A Texan who served 12 years in prison for rape was found actually innocent by the Texas Court of Criminal Appeals after the complainant recanted. (Here's another story.) A man in the Netherlands who has served 4 years of an 18 year sentence was cleared when a DNA test indentified a different perpetrator. In Florida, sexual assault charges against a doctor were dropped when the complainant admitted she had lied about her extensive history of mental illness. A Taunton, Massachusetts babysitter recanted a rape accusation against her employer, admitting she fabricated the story. An ABC story explores reentry into society of exonerated individuals. Murder charges against a California man who spent 10 months in jail were dismissed after a public defender persuaded the DA that the supposed eyewitness actually committed the crime and framed his friend. [Jack Chin]
Here's the opinion from the Army Court of Criminal Appeals holding that the consensual sodomy provision of the UCMJ is unconstitutional based on Lawrence v. Texas. Here's a news report by NYLS Prof Arthur Leonard. Jack Chin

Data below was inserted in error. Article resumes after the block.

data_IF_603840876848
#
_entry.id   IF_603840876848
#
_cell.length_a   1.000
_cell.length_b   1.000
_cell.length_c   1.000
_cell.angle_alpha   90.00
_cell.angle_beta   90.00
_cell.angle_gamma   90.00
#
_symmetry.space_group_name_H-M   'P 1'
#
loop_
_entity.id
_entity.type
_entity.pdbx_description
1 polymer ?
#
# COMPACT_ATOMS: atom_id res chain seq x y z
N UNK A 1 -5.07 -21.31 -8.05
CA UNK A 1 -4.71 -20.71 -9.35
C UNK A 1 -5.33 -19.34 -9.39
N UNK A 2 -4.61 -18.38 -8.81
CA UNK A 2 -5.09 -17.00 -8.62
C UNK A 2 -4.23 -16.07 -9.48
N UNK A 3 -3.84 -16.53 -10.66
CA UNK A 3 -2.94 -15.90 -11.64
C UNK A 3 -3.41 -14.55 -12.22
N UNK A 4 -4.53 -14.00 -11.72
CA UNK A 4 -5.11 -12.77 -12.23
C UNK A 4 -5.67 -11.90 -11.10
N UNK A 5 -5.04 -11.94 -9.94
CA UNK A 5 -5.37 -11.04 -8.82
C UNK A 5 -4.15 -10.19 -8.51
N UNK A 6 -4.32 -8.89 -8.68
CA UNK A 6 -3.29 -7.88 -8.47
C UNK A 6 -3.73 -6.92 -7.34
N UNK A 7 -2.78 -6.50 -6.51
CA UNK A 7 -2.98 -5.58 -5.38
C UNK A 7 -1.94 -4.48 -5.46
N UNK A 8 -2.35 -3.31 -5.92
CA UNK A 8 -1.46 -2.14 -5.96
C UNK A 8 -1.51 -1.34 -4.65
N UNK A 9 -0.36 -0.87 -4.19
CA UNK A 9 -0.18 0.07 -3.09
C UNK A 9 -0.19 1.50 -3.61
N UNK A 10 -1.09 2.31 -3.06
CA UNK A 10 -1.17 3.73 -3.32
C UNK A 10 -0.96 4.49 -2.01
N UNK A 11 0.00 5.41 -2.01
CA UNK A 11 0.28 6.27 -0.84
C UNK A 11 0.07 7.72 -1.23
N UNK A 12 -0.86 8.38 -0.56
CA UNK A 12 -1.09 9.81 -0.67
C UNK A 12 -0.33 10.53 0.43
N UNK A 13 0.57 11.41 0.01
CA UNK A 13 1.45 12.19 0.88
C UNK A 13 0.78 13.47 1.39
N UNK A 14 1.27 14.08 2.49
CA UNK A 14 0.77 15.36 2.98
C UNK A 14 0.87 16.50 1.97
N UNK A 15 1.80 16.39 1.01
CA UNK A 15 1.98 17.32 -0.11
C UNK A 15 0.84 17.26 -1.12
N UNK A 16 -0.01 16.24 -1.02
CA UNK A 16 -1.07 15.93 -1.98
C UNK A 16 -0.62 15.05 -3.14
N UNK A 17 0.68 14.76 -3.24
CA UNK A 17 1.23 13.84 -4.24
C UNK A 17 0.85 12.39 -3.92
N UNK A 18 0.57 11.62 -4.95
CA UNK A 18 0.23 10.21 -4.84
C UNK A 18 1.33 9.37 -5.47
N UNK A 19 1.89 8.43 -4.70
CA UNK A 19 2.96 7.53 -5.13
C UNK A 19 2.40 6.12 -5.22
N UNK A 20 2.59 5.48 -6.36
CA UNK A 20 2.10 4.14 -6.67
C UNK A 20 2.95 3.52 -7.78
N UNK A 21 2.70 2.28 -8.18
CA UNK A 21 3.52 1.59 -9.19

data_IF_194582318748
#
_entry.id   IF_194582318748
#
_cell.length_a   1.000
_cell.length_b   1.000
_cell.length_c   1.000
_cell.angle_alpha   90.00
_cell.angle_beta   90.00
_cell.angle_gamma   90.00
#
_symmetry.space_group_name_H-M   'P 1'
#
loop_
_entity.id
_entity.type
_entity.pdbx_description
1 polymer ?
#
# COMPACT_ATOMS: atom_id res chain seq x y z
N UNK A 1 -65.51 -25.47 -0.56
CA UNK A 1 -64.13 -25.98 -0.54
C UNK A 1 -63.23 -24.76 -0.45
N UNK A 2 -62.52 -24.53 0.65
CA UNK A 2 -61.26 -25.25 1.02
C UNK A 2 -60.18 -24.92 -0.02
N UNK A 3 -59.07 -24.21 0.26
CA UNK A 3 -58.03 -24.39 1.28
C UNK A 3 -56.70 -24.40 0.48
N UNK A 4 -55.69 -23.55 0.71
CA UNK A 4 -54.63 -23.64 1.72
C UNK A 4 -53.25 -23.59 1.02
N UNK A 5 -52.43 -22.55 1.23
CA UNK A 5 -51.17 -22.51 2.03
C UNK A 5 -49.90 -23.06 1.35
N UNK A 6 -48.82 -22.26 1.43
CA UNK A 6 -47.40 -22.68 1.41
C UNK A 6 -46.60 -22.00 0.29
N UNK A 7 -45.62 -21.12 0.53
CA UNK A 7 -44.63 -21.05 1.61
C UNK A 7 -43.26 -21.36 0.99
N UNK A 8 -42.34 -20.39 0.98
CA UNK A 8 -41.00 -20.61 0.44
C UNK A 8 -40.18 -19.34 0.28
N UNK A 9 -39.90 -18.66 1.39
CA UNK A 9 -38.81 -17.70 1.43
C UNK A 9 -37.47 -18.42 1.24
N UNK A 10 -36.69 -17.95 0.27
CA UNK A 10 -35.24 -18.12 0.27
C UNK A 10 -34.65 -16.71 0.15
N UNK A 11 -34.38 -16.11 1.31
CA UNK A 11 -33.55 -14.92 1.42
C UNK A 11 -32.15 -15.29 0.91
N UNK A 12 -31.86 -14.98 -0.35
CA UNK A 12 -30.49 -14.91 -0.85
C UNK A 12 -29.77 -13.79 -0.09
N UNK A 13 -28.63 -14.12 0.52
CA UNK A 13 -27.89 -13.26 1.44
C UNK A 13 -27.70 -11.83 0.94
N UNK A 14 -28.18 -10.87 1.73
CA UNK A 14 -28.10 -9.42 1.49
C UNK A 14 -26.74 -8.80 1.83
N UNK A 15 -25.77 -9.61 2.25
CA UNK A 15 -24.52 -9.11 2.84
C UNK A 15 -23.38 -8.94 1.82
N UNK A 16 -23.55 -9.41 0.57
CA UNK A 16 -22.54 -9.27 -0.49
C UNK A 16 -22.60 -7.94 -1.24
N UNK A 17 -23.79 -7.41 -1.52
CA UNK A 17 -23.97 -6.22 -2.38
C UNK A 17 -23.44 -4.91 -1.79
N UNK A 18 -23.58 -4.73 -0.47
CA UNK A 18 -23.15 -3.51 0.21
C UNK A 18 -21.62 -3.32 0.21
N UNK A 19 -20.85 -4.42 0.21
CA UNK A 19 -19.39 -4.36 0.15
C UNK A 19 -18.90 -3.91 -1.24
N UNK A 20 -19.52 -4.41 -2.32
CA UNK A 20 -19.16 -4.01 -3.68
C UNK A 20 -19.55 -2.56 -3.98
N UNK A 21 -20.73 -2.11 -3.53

Law.com reports: "One of three Michigan men who hacked into the
national computer system of Lowe's hardware stores and tried to steal
customers' credit card information was sentenced Wednesday to nine
years in federal prison. The government said it is the longest prison term ever handed down in a computer crime case in the United States.
" More . . . [Mark Godsey]
Homemade DVDs are circulating in Baltimore that urge potential drug informants to keep silent. One, entitled "Don't Snitch," includes an appearance by NBA star Carmelo Anthony. Rep. Elijah Cummings (D-MD) is asking Anthony to denounce the DVD. To listen to the NPR report, click here. [Mark Godsey]
CrimProf Stephen P. Garvey of Cornell has post the above-titled paper on SSRN, to be published in the North Carolina Law Review. The abstract states: